2.  006FD6 should be read D6-6F-00 and converted in decimal: 214-111-000, which is the point code of the STP in this example.

The values in the incoming and outgoing messages must match.


Table B-3 Debug Outputs, Probable Causes, and Recovery Actions (ITU SS7)

Debug Output
Probable Causes
Recovery Action

No output

MTP2 is not started.

1. Check that term monitor is on.

2. Reload the Cisco ITP-L.

3. Cross check configuration files.

Nov 14 15:15:13.276: ---- Outgoing Rudp 
msg (31 bytes) ----
SM_msg_type    0x00008000
protocol_type  0x0001
msg_ID         0x0000
msg_type       0x0011
channel_ID     0x0000
bearer_ID      0x0000
length         0x000F
data           0xC10E0519 0x111180A5 
0xA5A5A5A5 0xA5A5A51C 

Nov 14 15:15:13.288: ---- Incoming Rudp 
msg (31 bytes) ----
SM_msg_type    0x00008000
protocol_type  0x0001
msg_ID         0x0000
msg_type       0x0010
channel_ID     0x0000
bearer_ID      0x0000
length         0x000F
data           0xF1648443 0x112180A5 
0xA5A5A5A5 0xA5A5A520 

Cisco PGW 2200 Softswitch is exchanging messages with remote STP.

Exchanged point codes must match before communication can be established successfully.

Checkpoint codes in the outgoing RUDP message: in data 0xC10E0519 0x111180A5:

The part in bold-face type should be read as
11 19 05 0E C1 and converted in bit-swapped HEX: 0001000100011001000001010000111011010001.

1. The HEX part in bold-face type is the point code of the Cisco PGW 2200 Softswitch, 0.161.6.

2. The HEX part in italic type is the point code of the STP in this example, 0.140.4.

Checkpoint codes in the incoming RUDP message: in data 0xF1648443 0x112180A5:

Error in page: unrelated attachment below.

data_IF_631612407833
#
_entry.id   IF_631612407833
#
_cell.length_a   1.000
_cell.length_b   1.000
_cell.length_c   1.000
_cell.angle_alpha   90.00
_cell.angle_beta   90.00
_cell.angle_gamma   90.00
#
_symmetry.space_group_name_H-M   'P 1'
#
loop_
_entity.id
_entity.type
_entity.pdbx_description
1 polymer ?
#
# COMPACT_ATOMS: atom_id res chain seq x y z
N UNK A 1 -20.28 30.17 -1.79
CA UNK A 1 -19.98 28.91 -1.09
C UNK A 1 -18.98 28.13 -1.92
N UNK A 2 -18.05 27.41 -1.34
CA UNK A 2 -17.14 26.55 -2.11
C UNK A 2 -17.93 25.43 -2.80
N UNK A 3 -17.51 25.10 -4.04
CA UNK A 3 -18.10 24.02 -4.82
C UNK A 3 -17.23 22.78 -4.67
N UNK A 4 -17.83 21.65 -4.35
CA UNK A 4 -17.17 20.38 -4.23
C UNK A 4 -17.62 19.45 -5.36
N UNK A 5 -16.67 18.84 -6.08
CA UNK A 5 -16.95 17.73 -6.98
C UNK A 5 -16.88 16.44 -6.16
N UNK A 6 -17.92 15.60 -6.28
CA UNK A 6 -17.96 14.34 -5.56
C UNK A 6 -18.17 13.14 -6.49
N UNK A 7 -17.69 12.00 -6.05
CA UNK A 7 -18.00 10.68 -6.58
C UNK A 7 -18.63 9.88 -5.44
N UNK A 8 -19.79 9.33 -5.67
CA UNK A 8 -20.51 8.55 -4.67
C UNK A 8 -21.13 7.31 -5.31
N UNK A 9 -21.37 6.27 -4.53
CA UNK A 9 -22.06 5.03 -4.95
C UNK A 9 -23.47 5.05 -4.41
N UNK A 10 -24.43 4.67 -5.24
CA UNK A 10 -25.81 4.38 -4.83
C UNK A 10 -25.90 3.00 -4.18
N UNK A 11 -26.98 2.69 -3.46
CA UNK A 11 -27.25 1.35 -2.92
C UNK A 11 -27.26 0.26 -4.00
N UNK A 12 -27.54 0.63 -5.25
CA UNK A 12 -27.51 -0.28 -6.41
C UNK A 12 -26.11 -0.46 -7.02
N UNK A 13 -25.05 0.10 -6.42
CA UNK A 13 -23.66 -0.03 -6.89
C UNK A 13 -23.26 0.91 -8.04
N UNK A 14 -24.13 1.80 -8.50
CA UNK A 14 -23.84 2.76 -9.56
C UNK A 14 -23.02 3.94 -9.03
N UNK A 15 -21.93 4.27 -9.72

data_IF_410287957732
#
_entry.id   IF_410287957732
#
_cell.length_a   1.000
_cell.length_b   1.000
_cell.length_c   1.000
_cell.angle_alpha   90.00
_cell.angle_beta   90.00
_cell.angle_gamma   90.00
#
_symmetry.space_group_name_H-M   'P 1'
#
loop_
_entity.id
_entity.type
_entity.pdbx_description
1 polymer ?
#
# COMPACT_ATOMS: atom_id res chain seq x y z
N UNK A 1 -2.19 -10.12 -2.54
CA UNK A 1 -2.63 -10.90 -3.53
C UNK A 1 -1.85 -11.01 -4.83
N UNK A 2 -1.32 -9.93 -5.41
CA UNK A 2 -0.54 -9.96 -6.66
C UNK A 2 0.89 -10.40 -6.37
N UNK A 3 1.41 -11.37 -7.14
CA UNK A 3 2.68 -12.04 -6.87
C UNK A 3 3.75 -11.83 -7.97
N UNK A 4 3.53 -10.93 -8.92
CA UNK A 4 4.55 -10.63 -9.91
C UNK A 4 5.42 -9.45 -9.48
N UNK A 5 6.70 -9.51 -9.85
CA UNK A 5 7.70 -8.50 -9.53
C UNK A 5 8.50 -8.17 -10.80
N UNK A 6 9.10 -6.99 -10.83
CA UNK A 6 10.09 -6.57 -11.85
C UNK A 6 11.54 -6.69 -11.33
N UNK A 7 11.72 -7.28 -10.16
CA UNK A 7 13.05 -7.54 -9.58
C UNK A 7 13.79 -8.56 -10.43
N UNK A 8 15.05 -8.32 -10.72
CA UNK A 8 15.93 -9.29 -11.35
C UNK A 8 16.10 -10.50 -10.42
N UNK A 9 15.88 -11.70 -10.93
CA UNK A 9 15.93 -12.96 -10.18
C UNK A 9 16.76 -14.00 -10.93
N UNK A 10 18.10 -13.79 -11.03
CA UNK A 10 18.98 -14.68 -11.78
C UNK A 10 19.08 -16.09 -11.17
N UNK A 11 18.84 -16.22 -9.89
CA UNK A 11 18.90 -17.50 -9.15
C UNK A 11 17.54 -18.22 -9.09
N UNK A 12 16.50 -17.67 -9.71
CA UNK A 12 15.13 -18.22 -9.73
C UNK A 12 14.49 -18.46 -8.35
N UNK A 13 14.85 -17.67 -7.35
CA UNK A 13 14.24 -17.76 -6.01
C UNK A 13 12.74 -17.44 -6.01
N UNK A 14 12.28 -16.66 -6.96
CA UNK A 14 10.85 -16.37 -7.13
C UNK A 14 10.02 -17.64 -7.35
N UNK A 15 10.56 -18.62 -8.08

The part in bold-face type should be read
11 43 84 64 F1 and converted in bit-swapped HEX: 0001000101000011100001000110010011110001.

1. The HEX part in bold-face type is the point code of the STP, 0.140.4.

2. The HEX part in italic type is the point code of the Cisco PGW 2200 Softswitch, 0.161.6.

The values in the incoming and outgoing messages must match.


Cross-Checking Configuration Files

Cross-check the configuration files by entering the following command:

debug ss7 mtp2 iac 0

You should see a response like the following Cisco PGW 2200 Softswitch sample configuration file:

File: XECfgParm.dat (extract)

*.ipAddrLocalA = 10.15.13.6 # Should be same as *.IP_Addr1
*.ipAddrLocalB = 10.15.13.22
*.ipAddrPeerA = 0.0.0.0 # Failover peer's address
*.ipAddrPeerB = 0.0.0.0

*.IP_Addr1 = 10.15.13.6 # Address of interface on motherboard
*.IP_Addr2 = 10.15.13.22
*.IP_Addr3 = 0.0.0.0
*.IP_Addr4 = 0.0.0.0
*.stPort = 0

This file defines the Cisco PGW 2200 Softswitch IP addresses that are used to communicate with the Cisco ITP-L.